In conclusion, it is apparent that Marry Shelley has presented two different aspects of self-discovery in her novel, “Frankenstein.” There seems to be a striking contrast between these aspects of self-discovery, where one appears to be destructive in nature, leading to numerous deaths, while other seems to be enlightening, which ends up saving lives. Therefore, it can be deduced that it is not the process of self-discovery that is a fault, rather it is what a person learns in the process of self-discovery is what determines the direction in which they will be headed, as in the case of Frankenstein and his creation, and Walton.
"Project Gutenberg's Frankenstein, by Mary Wollstonecraft (Godwin) Shelley." Project Gutenberg: Free ebooks. Project Gutenberg: Free ebooks. Web. 10 Apr 2014. <http://www.gutenberg.org/files/84/84-h/84-h.htm>.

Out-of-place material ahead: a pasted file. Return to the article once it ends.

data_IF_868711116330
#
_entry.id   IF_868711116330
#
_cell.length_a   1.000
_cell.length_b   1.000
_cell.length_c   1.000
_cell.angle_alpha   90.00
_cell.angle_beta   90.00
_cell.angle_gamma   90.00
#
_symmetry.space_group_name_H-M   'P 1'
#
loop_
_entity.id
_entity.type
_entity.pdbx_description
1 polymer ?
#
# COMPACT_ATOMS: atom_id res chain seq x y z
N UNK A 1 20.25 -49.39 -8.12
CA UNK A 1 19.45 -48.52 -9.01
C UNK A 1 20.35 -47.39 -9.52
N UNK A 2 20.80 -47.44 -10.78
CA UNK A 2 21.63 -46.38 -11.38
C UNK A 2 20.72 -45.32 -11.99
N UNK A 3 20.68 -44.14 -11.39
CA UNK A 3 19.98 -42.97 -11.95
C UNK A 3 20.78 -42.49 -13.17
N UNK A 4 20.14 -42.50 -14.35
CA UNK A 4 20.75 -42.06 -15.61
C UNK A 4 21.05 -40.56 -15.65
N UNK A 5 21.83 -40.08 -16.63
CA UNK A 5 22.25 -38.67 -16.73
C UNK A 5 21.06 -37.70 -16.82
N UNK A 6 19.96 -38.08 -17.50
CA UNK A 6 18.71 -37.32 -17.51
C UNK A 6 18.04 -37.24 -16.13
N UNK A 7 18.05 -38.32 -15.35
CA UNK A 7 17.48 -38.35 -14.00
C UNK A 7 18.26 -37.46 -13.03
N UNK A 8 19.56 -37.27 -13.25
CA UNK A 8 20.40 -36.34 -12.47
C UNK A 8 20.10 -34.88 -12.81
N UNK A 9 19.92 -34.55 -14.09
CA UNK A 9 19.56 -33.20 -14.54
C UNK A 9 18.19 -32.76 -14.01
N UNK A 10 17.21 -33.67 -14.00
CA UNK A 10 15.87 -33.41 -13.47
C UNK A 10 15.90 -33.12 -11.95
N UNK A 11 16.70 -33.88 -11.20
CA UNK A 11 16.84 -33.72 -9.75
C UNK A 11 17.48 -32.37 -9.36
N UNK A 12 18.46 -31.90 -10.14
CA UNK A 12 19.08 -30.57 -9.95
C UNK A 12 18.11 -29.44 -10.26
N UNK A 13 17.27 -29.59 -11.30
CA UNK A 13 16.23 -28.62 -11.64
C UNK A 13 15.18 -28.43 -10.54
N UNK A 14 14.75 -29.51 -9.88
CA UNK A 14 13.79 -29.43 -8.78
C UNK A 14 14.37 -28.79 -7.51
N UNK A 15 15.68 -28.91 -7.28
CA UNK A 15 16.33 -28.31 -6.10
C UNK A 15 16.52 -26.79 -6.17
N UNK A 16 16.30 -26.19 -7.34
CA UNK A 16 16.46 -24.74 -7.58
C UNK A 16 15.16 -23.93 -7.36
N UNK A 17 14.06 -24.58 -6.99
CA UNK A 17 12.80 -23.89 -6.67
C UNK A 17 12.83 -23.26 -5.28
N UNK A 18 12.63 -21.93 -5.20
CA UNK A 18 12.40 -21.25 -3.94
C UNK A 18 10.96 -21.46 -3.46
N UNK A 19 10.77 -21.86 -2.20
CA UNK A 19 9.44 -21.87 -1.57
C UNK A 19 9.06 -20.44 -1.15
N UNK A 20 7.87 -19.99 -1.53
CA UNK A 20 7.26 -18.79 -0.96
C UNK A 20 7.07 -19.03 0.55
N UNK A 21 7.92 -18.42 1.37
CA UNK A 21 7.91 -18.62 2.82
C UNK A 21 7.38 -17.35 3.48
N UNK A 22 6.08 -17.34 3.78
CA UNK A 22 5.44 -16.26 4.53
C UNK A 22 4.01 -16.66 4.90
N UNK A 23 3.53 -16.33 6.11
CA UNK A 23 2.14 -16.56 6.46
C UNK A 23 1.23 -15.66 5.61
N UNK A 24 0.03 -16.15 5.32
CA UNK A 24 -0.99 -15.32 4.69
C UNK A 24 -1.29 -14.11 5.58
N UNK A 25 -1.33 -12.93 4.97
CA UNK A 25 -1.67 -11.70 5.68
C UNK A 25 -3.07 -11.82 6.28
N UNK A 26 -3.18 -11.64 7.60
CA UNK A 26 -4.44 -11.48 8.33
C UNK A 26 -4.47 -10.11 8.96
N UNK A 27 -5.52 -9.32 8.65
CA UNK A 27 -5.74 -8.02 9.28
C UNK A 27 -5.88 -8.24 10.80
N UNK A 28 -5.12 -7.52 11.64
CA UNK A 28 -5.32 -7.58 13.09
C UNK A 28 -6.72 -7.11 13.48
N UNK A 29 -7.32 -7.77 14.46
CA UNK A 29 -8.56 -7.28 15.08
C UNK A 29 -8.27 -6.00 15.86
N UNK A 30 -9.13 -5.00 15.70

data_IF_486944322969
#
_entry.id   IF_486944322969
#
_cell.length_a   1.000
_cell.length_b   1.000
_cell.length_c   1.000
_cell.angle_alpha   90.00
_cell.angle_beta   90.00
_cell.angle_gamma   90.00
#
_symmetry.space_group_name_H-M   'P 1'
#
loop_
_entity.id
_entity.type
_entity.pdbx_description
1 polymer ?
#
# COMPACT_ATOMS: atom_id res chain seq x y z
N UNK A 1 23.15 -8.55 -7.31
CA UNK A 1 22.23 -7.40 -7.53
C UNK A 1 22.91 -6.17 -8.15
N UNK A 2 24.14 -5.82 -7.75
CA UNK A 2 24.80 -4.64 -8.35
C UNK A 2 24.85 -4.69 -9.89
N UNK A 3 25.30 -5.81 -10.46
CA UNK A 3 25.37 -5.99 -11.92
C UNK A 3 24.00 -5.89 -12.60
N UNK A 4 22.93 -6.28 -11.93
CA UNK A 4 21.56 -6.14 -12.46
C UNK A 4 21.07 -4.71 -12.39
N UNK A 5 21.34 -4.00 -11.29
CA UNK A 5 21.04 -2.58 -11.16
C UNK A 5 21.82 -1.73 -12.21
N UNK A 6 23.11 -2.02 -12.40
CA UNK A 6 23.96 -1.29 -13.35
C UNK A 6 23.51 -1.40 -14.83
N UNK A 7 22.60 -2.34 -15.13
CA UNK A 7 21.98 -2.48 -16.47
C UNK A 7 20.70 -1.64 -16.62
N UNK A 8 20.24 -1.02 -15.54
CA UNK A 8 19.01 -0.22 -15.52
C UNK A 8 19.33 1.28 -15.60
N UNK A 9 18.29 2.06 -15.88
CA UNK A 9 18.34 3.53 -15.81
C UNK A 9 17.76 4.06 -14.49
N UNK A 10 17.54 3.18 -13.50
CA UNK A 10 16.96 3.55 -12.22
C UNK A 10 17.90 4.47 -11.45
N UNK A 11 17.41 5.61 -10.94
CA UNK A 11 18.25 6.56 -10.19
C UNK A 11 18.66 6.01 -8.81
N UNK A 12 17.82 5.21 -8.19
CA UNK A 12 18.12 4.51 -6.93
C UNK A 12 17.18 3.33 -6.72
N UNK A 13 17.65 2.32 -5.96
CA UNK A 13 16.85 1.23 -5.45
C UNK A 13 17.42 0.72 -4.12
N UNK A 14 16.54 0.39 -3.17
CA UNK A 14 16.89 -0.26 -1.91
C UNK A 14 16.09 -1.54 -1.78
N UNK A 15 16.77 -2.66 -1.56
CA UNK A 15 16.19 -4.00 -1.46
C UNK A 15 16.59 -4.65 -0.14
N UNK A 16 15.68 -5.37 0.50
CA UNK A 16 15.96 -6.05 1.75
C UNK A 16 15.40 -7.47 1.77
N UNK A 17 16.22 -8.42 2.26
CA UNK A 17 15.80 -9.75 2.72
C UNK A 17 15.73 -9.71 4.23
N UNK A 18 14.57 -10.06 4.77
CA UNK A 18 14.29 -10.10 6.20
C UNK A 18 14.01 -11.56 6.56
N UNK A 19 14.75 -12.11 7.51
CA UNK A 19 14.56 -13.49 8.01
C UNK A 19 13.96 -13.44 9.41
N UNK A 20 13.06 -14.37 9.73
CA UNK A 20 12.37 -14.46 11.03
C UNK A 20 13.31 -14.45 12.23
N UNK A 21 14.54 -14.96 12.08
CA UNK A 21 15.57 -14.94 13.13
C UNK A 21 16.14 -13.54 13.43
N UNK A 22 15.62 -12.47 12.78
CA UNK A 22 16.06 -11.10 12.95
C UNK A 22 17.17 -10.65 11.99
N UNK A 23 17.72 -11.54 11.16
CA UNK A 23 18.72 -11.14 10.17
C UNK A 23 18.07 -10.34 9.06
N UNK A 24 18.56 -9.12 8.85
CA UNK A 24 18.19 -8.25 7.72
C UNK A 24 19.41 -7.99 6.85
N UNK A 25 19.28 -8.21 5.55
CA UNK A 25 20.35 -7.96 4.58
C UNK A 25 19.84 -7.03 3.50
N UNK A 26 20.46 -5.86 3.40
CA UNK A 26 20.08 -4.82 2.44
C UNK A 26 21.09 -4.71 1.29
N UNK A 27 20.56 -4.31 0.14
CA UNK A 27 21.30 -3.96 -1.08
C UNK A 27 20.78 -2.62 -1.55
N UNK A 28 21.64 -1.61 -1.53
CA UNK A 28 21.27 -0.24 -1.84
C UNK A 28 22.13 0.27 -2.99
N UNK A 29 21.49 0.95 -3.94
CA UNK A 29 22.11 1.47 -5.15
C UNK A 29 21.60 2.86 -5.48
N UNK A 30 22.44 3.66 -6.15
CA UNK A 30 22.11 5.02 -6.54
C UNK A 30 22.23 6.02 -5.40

Bloomfield, Harold H. Mary Shelle'ys Frankenstein (Bloom's Reviews). Chelsea House Publications, 1999. Print.
Moers, Ellen. "Female Gothic." Frankenstein: The Pennsylvania Electronic Edition. University of Pennsylvania: Penn. Web. 10 Apr 2014. <http://knarf.english.upenn.edu/Articles/moers.html>.
Storment, Suzanna. "Frankenstein: The Man and the Monster." Washington State University - Pullman, Washington. Washington State University, n.d. Web. 10 Apr 2014. <http://public.wsu.edu/~delahoyd/frank.comment3.html>.